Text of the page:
It was fascinating to watch the crowds at each parade. They shift and change. The Thursday afternoon crowd is filled with seasoned citizens who arrived on one of an army of buses from around the Midwest. Thursday is always the lightest day from the sheer number of humans, and the Thursday evening parade feels like mostly locals with their families and visitors. Friday is the hybrid crowd. There are still a number of bus tour visitors, but there’s a growing number of diverse visitors from all over. By Friday evening, the after-work, weekend crowd had fully descended for a picture perfect Iowa night. The parade route on Friday evening was packed. Saturday is the crowd crazy day. The sea of humanity is varied, colorful, and a ton of fun. The Saturday afternoon parade had people packed deep the entire length of the parade route.
With Madison and Matt at the Heineken Loft in the Pella Opera House.
Our treat after a hot afternoon parade… a rest in the Heineken Loft.
Hanging with Mom Hall at Gma VH’s apartment.
The Roose crew visited on Friday.
After the afternoon parade it was time to get out of costume and enjoy being Tom and Wendy for a while. The difference between Tom & Wendy as Henry & Mareah Scholte and Tom & Wendy as Tom & Wendy Vander Well is quite a contrast, to be sure. On Thursday afternoon I had forgotten something in the Historical Society’s Curatorial Office where we’d changed back into our mild-mannered civilian selves. I returned to the office where a number of workers from the Historical Society were gathered in any number of official duties. One young woman who works for the Society thought I was a tourist and said to me, “I’m sorry sir, this house is not part of the tour!”
She was a big confused and taken aback when I simply smiled and said, “I know,” and walked right past her into the back room where we’d stored our belongings. When I returned she was still standing there looking confused and bit frustrated. As I passed by her I smiled and said, “You don’t recognize me out of my Dominie costume, do you?” It was then that it dawned on her who I was. I wish I had a picture of the shocked look on her face, before she began laughing and apologizing.
Our afternoons incognito began at the Heineken Loft in the Pella Opera House visiting with friends and relaxing in the air conditioned loft while we watched the festival pass by on the streets below. Then it was off to the food stands to try one of the many tempting options afforded by the food vendors at Tulip Time.
This year’s culinary surprises were the “Double Dutch” which Wendy had on Thursday night, and the Romanian Sausage sandwich I had on Saturday. The Double Dutch is a quarter pound hamburger topped with Gouda cheese, which then gets topped with a large slice of Pella bologna. Sounds a bit strange, I know. Wendy loved it. I only had a bit, but had to admit it was pretty delicious. Our friends from Pella’s Greek Orthodox Church sell a Romanian sausage sandwich. The recipe came from the the grandmother of one of the people in the parish and it had been highly recommended by our trustworthy City Council representative, Larry Peterson. Again, I was surprised at how good it was. Not something I would have ordered otherwise.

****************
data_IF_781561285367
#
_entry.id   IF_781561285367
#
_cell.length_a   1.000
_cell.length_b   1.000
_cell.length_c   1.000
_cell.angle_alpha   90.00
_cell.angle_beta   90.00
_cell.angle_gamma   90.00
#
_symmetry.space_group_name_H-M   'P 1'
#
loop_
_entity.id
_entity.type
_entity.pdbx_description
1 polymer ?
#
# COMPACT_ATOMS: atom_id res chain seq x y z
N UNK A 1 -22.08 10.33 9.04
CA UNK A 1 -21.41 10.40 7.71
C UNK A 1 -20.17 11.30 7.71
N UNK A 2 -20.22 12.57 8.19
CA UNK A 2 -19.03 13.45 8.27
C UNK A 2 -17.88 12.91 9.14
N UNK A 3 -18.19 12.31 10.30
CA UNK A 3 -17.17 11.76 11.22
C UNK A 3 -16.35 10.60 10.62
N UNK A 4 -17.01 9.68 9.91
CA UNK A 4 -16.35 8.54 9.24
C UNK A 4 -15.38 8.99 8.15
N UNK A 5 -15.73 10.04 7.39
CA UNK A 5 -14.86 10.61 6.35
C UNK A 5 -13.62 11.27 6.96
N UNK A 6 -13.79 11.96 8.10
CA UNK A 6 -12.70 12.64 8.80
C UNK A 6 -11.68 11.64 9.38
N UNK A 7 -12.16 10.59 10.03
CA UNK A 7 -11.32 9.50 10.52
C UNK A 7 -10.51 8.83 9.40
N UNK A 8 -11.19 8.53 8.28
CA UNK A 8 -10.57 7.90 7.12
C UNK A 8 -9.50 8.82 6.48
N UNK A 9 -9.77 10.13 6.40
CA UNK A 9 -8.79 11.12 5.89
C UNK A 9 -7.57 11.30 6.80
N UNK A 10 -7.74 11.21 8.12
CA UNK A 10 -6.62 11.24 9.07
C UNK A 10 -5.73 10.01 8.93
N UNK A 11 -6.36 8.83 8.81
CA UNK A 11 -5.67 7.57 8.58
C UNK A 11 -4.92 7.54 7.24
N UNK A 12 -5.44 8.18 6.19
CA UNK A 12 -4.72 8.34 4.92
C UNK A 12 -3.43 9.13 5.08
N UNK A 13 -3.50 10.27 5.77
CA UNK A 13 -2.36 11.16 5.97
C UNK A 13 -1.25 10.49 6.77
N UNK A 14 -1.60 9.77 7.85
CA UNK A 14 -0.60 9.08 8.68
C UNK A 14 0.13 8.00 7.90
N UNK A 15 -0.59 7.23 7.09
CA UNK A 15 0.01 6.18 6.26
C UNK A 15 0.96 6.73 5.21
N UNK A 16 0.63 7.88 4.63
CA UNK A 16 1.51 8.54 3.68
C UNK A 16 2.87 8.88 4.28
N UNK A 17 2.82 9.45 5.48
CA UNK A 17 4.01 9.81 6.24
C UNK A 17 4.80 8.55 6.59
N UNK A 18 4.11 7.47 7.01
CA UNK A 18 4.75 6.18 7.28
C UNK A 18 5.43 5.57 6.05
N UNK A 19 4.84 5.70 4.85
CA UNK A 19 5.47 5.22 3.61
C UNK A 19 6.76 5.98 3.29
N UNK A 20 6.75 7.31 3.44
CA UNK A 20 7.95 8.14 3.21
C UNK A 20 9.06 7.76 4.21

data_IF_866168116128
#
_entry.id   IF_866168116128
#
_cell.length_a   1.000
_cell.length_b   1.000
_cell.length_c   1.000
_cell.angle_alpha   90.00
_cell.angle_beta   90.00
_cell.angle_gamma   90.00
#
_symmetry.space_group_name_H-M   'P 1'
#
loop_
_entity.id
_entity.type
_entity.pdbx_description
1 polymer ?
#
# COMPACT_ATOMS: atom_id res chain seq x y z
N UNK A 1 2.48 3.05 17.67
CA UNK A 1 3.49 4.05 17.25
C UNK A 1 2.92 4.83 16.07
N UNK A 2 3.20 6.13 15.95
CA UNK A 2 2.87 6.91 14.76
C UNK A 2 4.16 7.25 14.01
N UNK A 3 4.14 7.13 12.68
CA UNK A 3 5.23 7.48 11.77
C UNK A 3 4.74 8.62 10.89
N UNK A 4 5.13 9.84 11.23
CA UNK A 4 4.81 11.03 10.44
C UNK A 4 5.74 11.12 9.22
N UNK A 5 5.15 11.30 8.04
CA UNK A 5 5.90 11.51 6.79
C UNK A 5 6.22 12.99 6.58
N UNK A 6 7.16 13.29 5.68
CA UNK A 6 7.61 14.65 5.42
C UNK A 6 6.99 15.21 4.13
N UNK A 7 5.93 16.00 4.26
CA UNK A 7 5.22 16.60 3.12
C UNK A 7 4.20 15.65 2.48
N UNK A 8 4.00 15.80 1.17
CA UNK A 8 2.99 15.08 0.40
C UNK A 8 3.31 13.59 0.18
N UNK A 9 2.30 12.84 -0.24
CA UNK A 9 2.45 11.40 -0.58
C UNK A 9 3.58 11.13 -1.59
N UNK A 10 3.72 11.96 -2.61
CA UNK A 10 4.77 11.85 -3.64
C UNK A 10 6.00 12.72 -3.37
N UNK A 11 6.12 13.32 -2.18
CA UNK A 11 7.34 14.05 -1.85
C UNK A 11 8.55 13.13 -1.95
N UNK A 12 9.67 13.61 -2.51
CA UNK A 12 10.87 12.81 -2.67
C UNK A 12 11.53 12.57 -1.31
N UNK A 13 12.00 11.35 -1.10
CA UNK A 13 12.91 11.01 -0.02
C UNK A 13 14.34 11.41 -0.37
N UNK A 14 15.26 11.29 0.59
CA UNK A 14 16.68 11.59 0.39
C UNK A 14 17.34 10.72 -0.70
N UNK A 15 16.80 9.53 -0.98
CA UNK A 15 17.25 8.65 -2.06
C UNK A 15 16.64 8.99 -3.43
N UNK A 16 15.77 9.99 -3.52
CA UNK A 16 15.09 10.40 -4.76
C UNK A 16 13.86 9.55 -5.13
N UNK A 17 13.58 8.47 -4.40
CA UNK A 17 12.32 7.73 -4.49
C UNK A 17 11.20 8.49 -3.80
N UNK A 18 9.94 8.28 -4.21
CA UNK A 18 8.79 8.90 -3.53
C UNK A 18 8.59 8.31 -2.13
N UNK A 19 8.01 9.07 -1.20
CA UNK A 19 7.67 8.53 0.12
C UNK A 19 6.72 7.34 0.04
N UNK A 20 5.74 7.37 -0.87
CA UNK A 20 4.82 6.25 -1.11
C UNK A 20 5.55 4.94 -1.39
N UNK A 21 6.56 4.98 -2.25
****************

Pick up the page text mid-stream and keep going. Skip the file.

Of course, we also had to get our annual taste of the Tulip Time staples. Stroopwaffels, Poffertjes, Dutch Letters, corn dog, tenderloin…. You get the picture. Regular diet resumes sometime today (after we finish up a few of the leftovers!).
Courtyard entrance to The Cellar.
The Iowa Craft Beer team set up to serve in the Cellar’s converted garage.
Dinner in the courtyard of The Cellar Peanut Pub.
On Thursday night we took our supper from the food stands to the Cellar Peanut Pub’s courtyard. The Iowa Craft Beer truck was set up at the back of the Cellar’s garage and was serving a special wheat ale from Peace Tree Brewing in Knoxville that is made with wheat milled by Pella’s Vermeer Windmill. Everything the Cellar served on their 50+ taps during Tulip Time was from local Iowa breweries. It was a great addition to the Tulip Time offerings.
About 8:00 we were back at the Historical Village getting back into costume for the 8:30 parade. When the parade was over we would quick get to our car and try to navigate the back streets home before the parade was completely over.
It was good to see family and friends, as always. Taylor came to town late on Thursday and was supposed to join us again on Saturday until some kind of intestinal crud struck her. Madison and her boyfriend, Matt, arrived on Saturday morning for a cup of coffee together before Wendy and I headed into town. Madison had fun introducing Matt to everything Pella and we joined for some enjoyable conversation at the Heineken Loft in the late afternoon, then debriefed at home late into the night. Today was supposed to be kind of a 50th birthday celebration with the girls, but with Taylor down those plans got theoretically rained out just as my Cubs-centric birthday bash got rained out in both Chicago and Des Moines last weekend. I guess, once again, “there is no joy in Mudville.” C’est la vie.